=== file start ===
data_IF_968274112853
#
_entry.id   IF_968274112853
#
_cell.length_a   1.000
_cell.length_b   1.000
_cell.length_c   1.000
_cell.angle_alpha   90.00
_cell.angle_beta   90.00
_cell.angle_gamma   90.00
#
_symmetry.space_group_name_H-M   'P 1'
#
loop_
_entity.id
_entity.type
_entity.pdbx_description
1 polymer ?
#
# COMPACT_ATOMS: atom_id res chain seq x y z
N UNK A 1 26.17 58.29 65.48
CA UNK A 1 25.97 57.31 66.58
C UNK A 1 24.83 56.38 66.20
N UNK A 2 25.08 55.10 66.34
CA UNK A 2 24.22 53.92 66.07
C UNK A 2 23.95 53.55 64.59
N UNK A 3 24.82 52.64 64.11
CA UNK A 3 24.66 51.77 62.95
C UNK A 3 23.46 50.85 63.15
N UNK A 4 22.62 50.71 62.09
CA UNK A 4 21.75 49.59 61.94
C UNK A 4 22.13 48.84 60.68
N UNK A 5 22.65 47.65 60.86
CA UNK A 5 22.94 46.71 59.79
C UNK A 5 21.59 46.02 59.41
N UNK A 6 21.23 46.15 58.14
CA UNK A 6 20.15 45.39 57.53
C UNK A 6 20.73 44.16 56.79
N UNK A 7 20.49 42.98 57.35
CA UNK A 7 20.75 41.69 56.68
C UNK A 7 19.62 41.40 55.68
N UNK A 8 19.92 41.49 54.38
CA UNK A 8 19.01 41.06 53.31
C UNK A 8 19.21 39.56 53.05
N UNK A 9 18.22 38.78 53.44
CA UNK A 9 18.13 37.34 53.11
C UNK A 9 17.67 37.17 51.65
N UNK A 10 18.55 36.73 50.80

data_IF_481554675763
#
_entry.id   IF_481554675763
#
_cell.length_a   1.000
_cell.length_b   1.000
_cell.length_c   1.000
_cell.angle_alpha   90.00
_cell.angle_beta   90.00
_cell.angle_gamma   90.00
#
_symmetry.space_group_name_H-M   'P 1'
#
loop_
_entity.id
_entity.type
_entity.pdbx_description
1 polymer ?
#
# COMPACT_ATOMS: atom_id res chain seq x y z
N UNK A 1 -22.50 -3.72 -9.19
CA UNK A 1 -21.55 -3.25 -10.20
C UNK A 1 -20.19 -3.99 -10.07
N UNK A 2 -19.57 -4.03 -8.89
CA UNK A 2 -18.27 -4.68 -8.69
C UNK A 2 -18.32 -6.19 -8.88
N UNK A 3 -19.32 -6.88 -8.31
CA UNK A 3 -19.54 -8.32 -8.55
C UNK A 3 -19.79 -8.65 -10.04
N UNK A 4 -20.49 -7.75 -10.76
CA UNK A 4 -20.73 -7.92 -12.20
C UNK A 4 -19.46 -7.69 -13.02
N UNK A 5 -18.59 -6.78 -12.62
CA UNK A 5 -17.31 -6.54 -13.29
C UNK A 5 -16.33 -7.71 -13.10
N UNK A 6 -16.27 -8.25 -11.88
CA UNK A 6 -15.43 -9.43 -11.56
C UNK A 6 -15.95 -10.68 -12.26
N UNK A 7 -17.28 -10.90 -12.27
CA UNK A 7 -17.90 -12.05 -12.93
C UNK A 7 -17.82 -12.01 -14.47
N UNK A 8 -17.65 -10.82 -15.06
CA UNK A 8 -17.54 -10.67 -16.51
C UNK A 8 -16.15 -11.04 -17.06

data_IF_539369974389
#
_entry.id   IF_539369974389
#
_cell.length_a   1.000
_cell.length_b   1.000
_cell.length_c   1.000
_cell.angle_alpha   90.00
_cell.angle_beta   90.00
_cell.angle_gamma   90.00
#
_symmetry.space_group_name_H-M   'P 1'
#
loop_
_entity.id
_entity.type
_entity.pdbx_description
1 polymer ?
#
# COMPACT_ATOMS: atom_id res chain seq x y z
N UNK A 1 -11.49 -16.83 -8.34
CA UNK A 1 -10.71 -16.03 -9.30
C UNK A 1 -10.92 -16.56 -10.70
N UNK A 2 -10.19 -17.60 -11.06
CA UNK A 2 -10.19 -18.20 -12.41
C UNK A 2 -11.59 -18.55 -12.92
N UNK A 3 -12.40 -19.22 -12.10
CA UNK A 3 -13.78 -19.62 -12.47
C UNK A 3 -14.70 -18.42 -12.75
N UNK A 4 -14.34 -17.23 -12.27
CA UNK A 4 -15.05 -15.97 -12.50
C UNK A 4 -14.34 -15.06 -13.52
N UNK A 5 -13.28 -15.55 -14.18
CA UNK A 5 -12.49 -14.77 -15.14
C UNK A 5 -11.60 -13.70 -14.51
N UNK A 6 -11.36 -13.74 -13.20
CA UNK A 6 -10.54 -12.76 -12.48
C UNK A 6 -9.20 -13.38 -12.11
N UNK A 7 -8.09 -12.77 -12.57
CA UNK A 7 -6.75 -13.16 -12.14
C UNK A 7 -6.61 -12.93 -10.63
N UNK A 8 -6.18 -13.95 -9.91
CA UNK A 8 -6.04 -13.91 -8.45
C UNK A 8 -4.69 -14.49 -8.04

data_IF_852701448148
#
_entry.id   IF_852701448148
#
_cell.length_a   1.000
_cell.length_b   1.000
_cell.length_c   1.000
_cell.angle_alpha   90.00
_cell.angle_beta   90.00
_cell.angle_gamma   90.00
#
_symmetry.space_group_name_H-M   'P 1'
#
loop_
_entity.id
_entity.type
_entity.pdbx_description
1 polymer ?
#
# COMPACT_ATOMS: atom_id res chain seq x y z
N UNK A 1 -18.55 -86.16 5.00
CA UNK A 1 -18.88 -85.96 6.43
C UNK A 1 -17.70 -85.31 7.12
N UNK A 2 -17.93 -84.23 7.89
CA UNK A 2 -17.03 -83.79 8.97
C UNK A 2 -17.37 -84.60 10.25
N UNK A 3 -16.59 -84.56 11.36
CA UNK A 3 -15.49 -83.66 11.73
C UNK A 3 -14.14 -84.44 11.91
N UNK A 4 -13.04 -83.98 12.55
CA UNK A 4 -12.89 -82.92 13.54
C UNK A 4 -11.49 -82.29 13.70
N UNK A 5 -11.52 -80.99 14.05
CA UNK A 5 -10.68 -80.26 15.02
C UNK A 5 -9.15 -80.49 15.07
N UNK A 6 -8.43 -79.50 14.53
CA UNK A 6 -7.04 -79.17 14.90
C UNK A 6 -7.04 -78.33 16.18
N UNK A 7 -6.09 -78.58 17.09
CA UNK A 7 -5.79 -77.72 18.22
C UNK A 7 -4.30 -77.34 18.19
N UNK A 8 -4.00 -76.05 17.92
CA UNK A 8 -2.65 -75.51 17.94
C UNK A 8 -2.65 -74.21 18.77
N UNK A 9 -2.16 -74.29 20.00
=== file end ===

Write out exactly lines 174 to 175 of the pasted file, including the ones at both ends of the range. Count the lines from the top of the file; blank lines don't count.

C UNK A 6 -7.04 -78.33 16.18
N UNK A 7 -6.09 -78.58 17.09